Helloooooo History People!
Today’s date holds many significant events in American and world history.
1917 – Diplomatic Relations between the US and Germany were disbanded.
2005 – The first Hispanic Attorney General, Alberto Gonzales, was appointed.
And now, the event that we will be discussing in more detail:
1780 -The first instance of mass murder in post-Revolutionary America.
It happened in the early hours before sunrise on February 3rd, 1780, in a small town in Connecticut, that Barnett Davenport, a nineteen-year-old Continental Army veteran, went to the home of his employer, Caleb Mallory. He then killed Mallory, Mallory’s wife, and their three grandchildren who were staying with them at the time using physical force and arson. This terrible event is known as the first recorded mass murder in the history of the United States.
“These days, we live in a dangerous world.” After seeing the 24/7 news reports about attacks, mass shootings, and other criminal activity, it’s not surprising how often I’ve already heard this sentence spoken in my short lifetime. Obviously, there are dangers in the world – it’s impossible to be so stubbornly ignorant of this fact. However, I think the people who believe they are at risk today more so than in any other time period fail to understand that crime and murder have been around since the origins of mankind. This potential danger we all face that stems from our fellow people – it’s nothing new.
According to extensive research performed by historian Michael-John Cavallaro, Barnett Davenport was born into a normal-seeming family, but he had been engaged in criminal acts including theft before and after joining the army at age sixteen. As a young boy, he admitted to being intrigued by murder, yet never killed anyone until a few years later. Davenport actually came to Mallory’s farm in search of a job and applied using his brother’s name instead of his own, causing the justice system and present-day historians to recognize that this event was in fact premeditated and completely intentional. Once the murders had been committed, the authorities at first captured the wrong Davenport before realizing their error and beginning the search once again. The true mastermind was captured about a week after the killings took place.
The fact that separates this instance from other murders prior to its occurrence was the shift in perspectives through which crime was viewed by the American public. Before, the general consensus was that all criminals and murders, though extremely misguided, were still regular people who had made terrible, horrible choices. The change was sort of the realization that there are multiple factors that go into a person’s decision to do evil deeds. Sometimes people who commit these acts lose their grips on reality completely, as their minds slowly become uncontrollably obsessed with thoughts of harm, personal gain, or simply the experience of killing. Davenport’s confession shed light on the inner workings of his mind and revealed that he alone plotted the Mallorys’ murders “merely, for the sake of plundering his house; without the least provocation, or prejudice against any of them”.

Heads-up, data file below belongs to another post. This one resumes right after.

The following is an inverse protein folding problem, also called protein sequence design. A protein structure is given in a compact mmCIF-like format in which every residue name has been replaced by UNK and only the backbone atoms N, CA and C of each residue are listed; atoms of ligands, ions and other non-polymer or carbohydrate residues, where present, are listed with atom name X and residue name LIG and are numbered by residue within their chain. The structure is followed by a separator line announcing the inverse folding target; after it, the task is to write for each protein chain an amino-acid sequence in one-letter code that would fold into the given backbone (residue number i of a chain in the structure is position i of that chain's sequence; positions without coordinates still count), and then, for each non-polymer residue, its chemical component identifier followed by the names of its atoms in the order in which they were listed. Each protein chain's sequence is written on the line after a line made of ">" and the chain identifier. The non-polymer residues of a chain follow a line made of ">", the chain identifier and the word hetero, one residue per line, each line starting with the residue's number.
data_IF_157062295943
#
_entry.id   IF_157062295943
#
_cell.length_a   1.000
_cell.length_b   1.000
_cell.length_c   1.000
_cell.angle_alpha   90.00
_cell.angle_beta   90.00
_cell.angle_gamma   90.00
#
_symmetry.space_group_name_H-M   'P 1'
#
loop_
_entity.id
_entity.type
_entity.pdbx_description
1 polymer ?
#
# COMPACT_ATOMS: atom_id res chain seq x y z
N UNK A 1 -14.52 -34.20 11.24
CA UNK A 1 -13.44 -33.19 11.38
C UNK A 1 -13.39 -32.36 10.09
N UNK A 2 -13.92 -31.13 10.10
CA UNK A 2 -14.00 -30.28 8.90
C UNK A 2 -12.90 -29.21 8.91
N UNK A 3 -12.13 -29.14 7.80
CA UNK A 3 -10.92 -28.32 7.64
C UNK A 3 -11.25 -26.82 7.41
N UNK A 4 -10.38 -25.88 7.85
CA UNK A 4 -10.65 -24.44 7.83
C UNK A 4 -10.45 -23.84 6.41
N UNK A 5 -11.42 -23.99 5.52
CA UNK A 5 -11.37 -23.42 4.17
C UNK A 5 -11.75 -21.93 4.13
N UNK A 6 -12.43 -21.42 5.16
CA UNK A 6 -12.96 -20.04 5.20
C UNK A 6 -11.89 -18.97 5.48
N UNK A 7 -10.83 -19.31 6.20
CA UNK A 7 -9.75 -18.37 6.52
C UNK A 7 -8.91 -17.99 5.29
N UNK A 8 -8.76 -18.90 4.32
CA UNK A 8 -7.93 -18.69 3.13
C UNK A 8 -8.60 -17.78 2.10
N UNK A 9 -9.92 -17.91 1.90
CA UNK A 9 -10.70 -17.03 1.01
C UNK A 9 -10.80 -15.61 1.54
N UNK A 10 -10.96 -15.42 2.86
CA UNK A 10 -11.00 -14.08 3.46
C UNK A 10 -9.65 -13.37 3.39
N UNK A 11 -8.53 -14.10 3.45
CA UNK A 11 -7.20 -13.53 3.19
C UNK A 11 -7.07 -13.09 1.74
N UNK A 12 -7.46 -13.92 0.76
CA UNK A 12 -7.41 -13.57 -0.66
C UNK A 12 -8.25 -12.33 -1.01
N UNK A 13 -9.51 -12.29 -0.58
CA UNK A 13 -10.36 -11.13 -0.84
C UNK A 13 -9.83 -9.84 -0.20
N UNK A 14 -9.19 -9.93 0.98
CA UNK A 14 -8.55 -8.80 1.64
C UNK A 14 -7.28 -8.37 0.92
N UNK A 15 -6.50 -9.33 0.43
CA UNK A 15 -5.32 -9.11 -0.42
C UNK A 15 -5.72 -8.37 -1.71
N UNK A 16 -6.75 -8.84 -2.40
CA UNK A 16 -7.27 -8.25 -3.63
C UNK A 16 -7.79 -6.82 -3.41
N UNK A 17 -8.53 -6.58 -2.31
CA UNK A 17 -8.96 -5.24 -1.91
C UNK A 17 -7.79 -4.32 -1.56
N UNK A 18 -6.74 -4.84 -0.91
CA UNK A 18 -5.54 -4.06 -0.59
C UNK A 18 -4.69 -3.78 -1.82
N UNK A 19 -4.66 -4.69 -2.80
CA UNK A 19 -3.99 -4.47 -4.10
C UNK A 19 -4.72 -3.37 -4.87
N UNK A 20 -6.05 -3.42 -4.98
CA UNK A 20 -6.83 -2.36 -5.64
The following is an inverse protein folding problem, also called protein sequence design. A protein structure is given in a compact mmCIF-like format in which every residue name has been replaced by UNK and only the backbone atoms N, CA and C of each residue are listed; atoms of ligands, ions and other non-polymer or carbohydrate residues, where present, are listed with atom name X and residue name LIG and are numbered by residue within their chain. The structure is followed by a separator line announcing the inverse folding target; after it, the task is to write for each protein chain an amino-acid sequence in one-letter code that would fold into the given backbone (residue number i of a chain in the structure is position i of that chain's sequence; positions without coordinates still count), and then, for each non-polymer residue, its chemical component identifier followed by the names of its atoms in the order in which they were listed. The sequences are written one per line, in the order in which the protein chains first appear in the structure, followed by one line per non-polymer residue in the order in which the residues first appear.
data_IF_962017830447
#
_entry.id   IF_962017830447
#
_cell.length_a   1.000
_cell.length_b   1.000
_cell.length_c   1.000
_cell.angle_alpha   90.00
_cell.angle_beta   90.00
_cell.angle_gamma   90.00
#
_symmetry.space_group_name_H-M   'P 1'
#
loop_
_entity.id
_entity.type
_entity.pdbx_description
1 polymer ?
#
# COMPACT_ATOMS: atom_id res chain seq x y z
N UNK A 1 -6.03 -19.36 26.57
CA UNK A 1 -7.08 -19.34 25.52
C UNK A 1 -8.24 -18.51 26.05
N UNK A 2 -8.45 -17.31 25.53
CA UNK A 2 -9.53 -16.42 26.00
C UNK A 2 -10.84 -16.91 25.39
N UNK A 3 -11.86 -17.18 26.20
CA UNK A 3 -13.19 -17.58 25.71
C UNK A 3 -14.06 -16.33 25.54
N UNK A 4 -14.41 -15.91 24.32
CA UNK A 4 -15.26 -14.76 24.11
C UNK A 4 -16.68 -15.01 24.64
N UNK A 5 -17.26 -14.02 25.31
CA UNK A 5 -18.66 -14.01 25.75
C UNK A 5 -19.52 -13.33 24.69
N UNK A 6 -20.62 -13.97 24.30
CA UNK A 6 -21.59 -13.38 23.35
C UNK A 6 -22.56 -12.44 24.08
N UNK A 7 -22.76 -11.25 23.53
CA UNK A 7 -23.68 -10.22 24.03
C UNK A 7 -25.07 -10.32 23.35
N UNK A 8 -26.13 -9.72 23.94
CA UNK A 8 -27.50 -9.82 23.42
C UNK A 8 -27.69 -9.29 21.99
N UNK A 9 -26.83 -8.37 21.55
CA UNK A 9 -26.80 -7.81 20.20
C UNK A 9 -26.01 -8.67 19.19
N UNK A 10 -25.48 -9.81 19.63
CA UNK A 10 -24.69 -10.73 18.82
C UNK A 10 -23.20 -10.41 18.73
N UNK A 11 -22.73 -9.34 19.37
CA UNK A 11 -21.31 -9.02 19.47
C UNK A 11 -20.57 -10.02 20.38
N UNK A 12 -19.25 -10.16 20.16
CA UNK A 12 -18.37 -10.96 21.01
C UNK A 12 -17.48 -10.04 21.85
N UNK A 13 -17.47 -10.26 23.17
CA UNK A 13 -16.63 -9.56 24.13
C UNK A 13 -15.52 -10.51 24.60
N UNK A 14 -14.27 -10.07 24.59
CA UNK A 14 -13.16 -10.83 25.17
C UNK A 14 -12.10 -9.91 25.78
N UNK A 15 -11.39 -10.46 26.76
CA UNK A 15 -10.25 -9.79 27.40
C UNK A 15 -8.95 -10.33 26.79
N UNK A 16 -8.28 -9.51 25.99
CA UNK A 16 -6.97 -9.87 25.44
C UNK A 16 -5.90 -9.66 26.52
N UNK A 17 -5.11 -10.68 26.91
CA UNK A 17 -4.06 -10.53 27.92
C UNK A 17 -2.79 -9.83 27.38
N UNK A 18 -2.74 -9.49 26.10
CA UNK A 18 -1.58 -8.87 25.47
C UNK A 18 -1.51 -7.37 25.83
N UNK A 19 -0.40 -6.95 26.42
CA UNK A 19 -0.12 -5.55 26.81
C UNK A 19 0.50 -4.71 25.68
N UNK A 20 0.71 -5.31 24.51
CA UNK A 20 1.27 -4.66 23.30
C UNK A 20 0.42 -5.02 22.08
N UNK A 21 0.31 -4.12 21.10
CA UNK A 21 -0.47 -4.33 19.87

(Side note: I highly recommend taking a look at his confession, page 9 – 14. Its detail and personal reflections pose some interesting points to consider when dealing with the criminal mind.)
Throughout the whole of his confession, Davenport’s factual retelling of the murders was intertwined with personal reflection on his premeditated actions, which give the reader the notion that Davenport was in fact a rational individual overcome for some time with the blinding haze of murder just for the experience of it. He was eventually sentenced to forty lashes and death by public hanging.
Another unique aspect to recognize about this case is that contemporary mass murders don’t typically end with the opportunity to hear the perpetrator’s reasoning behind the act. Many more are planned with the intention of the individual’s suicide to avoid the inevitable repercussions and to make a point. They’re also often connected to the idea of terrorism, but as history has shown, that is not always the case, and there are also many different definitions of terrorism that don’t always constitute that of mass murder.
There are numerous factors that can go into a person’s reasoning for any action they engage in, particularly criminal acts. The only thing we can do as citizens is to analyze the past, apply those understandings to contemporary measures of safety, action, and justice, and, hopefully, prevent future acts of horror by providing proper forms of help to those who need it.
That’s all for now!
Quote of the Day:
“What is truth? Truth is something so noble that if God could turn aside from it, I would keep the truth and turn aside from God.”
– Johannes Gutenberg (Inventor of the printing press, Birthday: 1500)